Why I Mostly Travel to Europe

If you’ve been around here before, you know that one of my favorite pastimes as a blogger is calling out people who judge others for their travel decisions. 

I’ve called for an end to judging people who don’t travel (whether they don’t want to or can’t), because they don’t owe us any explanation. 

I’ve written about the fact that some people have a different travel philosophy than I do, because there should be space for all of us. 

I get direct about the fact that bashing people who need to or choose to work in a cubicle instead of quitting their job to travel is stupid. 

But there is a group I haven’t addressed yet: those who have some type of problem with where other people choose to travel.  

I guess it’s time for another “let’s be adults and mind our own business” post. 

(Who am I kidding, y’all know these are my favorites.) 

Why I Mostly Travel to Europe 

I get asked questions about why I choose to travel where I choose to travel surprisingly often. When people find out that I have more experience traveling in Europe than in other parts of the world, I’ll inevitably end up having to field some commentary about how I’m at best stuck in some type of Europe rut and at worst not really traveling since Europe is “easier” or “less extreme” than other destinations. After years of biting my tongue, I’ve decided that it is finally time to address this commentary directly. 

Let’s start with my answer. Why do I mostly travel to Europe?  

Because I like Europe.   

So… end of post?  

Unfortunately, I don’t think the “I’m an adult who makes my own decisions about where I want to go in the world and how I want to spend my money” argument is going to appease the naysayers on this one.  

So here are some reasons I love traveling to Europe and intend to keep doing so.  

1) Europe and I go way back. 

The first international trip I ever went on was to Europe when I was 17 years old, and I fell completely in love with the countries and cities I visited. I returned to study abroad in London when I was 20, and became obsessed with European culture, politics, economics and history. I think the European Union is fascinating, so like the nerd that I am, I wrote my undergraduate economics thesis on Turkish accession to the E.U. In preparation for that thesis, I traveled to Turkey when I was 21 to learn more about the country in person. 

Put simply, Europe was the reason I started traveling internationally. It has inspired my own academic work and a lot of the writing here on this blog, and it is a huge part of my travel story. I’ve been traveling to Europe for the past 12 years at this point, and I don’t see myself giving up on my favorite continent (or giving up being a nerd, for that matter) anytime soon. 

2) I feel comfortable traveling in Europe solo. 

Since I have the most experience traveling in Europe, I feel the most comfortable traveling solo in Europe. My first “official” solo trip abroad was to Europe in the fall of 2016, but even before that, I was mostly on my own when I studied abroad in London in 2010 and for a bit in Vienna in 2011. Recently, I spent six weeks traveling through Europe solo in the fall of 2018 (my longest trip since graduating from college, and my longest solo trip ever).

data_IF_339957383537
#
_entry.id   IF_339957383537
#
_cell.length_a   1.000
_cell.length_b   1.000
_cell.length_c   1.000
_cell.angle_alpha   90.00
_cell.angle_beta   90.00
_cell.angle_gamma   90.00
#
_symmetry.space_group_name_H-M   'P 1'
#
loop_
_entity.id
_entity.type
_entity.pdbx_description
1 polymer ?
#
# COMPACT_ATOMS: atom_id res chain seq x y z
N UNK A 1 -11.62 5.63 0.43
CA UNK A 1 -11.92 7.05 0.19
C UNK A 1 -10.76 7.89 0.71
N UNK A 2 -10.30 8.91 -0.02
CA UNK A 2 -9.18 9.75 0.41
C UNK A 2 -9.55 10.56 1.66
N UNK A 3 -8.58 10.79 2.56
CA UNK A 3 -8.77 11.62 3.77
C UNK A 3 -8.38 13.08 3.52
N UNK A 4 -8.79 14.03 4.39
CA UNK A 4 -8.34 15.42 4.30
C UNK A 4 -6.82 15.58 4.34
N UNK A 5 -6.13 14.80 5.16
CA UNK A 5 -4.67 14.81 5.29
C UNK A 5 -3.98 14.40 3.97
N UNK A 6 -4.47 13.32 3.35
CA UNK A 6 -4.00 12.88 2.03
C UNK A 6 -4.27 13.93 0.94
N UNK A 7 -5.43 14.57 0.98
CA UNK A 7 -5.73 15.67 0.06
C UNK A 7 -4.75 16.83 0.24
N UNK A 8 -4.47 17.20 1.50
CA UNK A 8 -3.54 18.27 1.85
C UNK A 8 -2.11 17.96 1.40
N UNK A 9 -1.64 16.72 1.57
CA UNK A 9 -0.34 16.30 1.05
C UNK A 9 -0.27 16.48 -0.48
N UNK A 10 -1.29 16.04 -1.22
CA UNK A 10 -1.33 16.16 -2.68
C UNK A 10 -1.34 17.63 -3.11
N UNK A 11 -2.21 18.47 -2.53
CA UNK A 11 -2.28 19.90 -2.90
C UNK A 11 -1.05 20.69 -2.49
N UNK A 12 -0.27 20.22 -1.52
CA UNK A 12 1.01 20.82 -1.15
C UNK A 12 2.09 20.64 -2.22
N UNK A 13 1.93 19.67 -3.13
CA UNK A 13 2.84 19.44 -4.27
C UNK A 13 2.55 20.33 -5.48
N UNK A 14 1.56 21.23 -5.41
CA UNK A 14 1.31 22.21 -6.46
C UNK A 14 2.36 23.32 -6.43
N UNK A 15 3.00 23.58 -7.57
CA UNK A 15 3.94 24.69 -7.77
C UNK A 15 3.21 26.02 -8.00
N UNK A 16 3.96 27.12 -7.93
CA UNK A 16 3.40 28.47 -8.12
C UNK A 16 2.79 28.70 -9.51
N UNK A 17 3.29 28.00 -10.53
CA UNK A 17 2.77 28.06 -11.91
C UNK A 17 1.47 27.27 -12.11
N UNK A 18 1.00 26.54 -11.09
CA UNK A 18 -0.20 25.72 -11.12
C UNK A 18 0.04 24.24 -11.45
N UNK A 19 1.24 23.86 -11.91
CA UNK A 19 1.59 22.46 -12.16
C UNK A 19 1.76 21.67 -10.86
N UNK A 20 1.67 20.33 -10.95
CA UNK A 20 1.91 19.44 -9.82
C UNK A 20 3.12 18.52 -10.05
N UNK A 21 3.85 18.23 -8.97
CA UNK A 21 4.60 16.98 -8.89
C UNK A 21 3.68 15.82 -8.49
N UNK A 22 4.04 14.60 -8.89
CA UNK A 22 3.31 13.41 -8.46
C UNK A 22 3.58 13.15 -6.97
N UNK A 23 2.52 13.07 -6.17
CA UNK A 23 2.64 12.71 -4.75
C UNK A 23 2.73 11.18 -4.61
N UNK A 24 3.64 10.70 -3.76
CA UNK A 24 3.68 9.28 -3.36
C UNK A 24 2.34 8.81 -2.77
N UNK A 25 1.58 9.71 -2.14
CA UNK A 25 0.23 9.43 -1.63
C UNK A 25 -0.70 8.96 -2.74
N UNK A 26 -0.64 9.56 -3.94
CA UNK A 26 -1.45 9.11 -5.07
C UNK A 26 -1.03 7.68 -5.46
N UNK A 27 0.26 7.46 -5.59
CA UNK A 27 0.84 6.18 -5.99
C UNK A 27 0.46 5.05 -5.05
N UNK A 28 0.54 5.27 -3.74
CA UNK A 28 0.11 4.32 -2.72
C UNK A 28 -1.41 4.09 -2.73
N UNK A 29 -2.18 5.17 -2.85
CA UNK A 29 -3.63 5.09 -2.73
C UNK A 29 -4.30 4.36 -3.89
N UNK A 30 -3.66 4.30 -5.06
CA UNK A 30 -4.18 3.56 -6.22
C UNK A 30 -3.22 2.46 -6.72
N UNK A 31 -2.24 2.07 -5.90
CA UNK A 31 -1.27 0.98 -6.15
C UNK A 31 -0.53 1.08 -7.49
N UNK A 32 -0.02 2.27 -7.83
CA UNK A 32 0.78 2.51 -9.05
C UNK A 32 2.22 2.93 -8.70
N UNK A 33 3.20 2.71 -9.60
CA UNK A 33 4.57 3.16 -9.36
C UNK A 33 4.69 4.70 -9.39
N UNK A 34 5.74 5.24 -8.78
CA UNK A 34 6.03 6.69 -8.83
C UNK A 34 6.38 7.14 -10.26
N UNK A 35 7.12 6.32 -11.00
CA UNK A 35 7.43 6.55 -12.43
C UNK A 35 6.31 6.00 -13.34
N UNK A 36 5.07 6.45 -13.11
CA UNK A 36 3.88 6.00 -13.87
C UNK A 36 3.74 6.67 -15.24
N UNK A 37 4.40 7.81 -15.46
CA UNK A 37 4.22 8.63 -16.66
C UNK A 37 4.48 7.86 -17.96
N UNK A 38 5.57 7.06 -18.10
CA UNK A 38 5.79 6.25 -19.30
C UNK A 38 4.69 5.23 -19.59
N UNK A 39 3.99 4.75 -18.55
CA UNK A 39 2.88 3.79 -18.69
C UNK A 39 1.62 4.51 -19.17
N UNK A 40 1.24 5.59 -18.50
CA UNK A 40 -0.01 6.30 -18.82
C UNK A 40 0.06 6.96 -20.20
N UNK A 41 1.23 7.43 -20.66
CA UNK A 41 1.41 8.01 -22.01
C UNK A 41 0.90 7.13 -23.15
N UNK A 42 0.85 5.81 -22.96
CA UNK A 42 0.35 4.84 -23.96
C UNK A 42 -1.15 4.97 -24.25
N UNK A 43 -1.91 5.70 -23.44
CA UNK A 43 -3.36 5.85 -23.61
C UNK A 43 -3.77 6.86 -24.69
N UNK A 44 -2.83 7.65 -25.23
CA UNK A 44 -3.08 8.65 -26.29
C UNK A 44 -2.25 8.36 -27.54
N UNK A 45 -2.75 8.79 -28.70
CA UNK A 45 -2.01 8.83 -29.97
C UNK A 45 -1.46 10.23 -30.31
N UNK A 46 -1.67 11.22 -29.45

Does the fact that I feel safest traveling in Europe solo mean that I think other places in the world are unsafe for solo female travelers? Absolutely not. When it comes to traveling solo, a large component of safety is feeling comfortable with your surroundings and situation. To be clear, I do see myself expanding my solo travels to a lot of countries outside Europe as I get more comfortable with traveling alone. But I’m relatively new to solo travel at this point, so I’m going to follow my own advice to solo travelers: always trust your gut. Right now, Europe is where I want to go on solo trips... so I plan to continue doing so.  

3) Europe has a lot of what I’m looking for when I travel. 

I am a city photographer with a serious love of art, architecture, music and history. I’ve taken some great pictures while traveling elsewhere in the world, but Europe is where I’ve taken most of my absolute favorite shots. A few other personal preferences that make me a big fan of traveling in Europe: I prefer train travel to any other form of transportation, I like to stay in nice hostels, I want to meet people from all over the world when I travel, I prefer cooler weather, and while I can bum on a beach with the best of them, I’ll generally choose a café in the city over sun and sand. I’m not making an argument that Europe is the only place in the world that meets these criteria, but it does meet all of these criteria... which is probably the reason I enjoy traveling there so much.  

Although this is where my travel preferences stand currently, I know as well as anyone that travel chapters change. Ten years from now I may refuse to set foot in a city and only be interested in hiking through the mountains, visiting unknown beaches and photographing waterfalls. Stay tuned!  

4) Europe isn’t all the same country.  

If you’re thinking this statement is too obvious to warrant its own section of this post, I agree with you... but based on what even some of my well-traveled friends from the U.S. have said to me about Europe in the past, I think this section is necessary (just in case).